A Brief History of Mobile Games: In the beginning, there was Snake


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Where did it all start?

Obviously you can trace mobile games back to the earliest mobile phones, but mobile games didn't really take off until Nokia launched Snake.

Still the most famous mobile game, Snake first appeared in 1997 on the Nokia 6610.

It has been estimated that over 400 million copies have been shipped since and it's now in its eighth version. Not bad for a game that started life as a some black squares moving on a green background.

Now Snake was all very well and good, but if mobile games were to really progress, you needed a way of buying new games.

If Snake and those early embedded versions of Tetris and the like were Generation One of mobile games, the next step –something we will call Generation Two – were WAP games.


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A Brief History of Mobile Games: In the beginning, there was Snake
A Brief History of Mobile Games: In the beginning, there was Snake
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Features
March 14th, 2016 - 11:00pm
By Chris Wright
Where did it all start?

Obviously you can trace mobile games back to the earliest mobile phones, but mobile games didn't really take off until Nokia launched Snake.

Still the most famous mobile game, Snake first appeared in 1997 on the Nokia 6610.

It has been estimated that over 400 million copies have been shipped since and it's now in its eighth version. Not bad for a game that started life as a some black squares moving on a green background.

Now Snake was all very well and good, but if mobile games were to really progress, you needed a way of buying new games.

If Snake and those early embedded versions of Tetris and the like were Generation One of mobile games, the next step –something we will call Generation Two – were WAP games.


Here comes the science bit.

Officially known as the Wireless Application Protocol, WAP is a technology standard developed to enable mobile devices to connect to the internet. The company that did the most to develop this was called Unwired Planet, although it took it a good few years to come up with anything very useful.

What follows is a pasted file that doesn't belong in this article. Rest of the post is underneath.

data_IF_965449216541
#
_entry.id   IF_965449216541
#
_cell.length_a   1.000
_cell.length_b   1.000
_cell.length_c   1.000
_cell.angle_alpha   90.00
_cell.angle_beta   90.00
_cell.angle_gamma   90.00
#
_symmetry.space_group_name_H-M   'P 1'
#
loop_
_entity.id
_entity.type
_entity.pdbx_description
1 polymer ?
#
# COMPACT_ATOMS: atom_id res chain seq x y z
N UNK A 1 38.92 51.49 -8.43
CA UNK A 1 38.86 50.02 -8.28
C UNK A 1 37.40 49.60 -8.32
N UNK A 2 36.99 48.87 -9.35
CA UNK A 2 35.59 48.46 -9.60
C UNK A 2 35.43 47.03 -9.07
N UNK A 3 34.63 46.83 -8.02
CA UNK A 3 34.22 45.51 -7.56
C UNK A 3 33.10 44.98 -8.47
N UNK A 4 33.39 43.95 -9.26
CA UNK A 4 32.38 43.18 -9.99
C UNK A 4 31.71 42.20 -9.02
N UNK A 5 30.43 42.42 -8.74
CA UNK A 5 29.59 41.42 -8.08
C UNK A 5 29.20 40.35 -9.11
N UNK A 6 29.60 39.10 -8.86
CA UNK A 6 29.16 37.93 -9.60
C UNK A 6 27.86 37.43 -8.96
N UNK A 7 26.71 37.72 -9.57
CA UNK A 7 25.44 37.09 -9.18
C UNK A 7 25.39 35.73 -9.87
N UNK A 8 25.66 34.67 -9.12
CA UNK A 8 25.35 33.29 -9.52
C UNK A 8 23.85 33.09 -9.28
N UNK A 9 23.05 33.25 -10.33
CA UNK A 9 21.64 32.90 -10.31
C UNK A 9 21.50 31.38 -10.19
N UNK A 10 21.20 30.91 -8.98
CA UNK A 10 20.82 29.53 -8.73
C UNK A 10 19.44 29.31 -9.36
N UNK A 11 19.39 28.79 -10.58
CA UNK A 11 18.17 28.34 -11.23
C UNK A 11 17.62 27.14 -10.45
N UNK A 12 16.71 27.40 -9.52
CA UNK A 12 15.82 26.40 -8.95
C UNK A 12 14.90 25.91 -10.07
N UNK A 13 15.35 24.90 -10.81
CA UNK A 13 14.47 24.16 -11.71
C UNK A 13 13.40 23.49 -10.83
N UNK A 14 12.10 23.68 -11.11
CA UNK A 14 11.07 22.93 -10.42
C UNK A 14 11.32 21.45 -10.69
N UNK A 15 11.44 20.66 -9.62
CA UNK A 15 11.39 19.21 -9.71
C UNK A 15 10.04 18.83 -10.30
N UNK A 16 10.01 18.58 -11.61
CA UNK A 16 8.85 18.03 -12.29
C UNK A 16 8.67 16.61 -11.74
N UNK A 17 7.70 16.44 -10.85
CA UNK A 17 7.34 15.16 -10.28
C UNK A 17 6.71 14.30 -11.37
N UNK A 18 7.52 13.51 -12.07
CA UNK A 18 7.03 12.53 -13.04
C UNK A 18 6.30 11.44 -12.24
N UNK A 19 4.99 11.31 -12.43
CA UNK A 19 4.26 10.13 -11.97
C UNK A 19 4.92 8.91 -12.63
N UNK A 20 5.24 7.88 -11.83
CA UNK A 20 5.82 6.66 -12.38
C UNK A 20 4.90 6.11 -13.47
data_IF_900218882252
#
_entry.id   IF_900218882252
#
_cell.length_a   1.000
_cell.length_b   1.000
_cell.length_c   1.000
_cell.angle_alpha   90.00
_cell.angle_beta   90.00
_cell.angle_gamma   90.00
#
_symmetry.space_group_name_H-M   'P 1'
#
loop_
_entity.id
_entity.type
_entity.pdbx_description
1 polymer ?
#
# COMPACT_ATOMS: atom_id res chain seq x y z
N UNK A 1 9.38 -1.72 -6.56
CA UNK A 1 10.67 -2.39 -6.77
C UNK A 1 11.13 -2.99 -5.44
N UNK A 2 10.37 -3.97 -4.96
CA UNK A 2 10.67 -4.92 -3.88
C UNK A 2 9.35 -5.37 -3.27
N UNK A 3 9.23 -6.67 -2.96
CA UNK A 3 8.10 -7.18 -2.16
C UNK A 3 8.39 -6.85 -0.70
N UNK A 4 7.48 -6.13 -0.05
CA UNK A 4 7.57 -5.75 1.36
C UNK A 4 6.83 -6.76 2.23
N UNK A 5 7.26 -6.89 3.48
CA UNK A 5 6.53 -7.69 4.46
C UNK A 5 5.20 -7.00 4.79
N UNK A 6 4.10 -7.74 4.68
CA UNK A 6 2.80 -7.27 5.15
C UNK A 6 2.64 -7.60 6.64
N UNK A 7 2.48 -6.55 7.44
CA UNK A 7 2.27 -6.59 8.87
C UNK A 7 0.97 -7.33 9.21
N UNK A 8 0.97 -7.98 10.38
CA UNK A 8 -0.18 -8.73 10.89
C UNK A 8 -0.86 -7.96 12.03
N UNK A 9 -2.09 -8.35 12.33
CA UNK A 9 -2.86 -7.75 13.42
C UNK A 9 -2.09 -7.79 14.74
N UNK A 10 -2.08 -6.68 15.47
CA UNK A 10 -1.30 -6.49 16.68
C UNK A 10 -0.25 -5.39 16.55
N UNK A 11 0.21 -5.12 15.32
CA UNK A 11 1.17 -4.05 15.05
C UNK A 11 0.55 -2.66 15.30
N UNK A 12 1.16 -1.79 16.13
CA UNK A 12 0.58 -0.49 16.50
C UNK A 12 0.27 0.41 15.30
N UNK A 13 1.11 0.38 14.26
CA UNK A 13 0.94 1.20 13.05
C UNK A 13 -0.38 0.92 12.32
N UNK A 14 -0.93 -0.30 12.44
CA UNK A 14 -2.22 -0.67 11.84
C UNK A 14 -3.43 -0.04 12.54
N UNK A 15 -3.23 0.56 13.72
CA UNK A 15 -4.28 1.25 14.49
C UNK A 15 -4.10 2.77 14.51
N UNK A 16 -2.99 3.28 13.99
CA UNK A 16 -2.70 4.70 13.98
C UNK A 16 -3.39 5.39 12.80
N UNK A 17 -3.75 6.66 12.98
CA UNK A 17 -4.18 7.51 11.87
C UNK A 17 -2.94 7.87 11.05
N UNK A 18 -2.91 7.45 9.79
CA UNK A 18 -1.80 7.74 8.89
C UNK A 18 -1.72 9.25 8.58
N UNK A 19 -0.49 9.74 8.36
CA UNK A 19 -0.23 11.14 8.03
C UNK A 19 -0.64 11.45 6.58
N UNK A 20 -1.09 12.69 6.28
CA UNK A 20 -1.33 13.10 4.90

But by the late 1990s, it had created a microbrowser that could run on mobile phones and a version of the web it called UP.Link. Together with Ericsson, Nokia, and Motorola, the WAP Forum (now the Open Mobile Alliance) kicked off, ensuring standardisation, at least in Europe. In Japan, market leading operator NTT DoCoMo came up with its own i-mode standard instead.

In the end though, these were both roughly the same thing – a small web browser built into the phone that allowed you to connect to a server and transfer data to your phone.

Of course, back in 1999, the web was a much simpler place – no Facebook, YouTube, MySpace, Flickr or Twitter – and lots of people still hadn't fired up their modems and dial-up connections to use the Information Superhighway to which Al Gore had just put the finishing touches. Hence, the idea of surfing it on your phone sounded incredible.

UK operator BT Cellnet (now O2 UK) got very excited about this too, with its 'Surf the BT Cellnet' adverts giving a vivid impression of what using WAP would be like – quickly moving through a Matrix-like world overflowing with interesting information.

Unfortunately, the reality was four lines of black text on a green background and – if you were lucky – some simple monochrome graphics.

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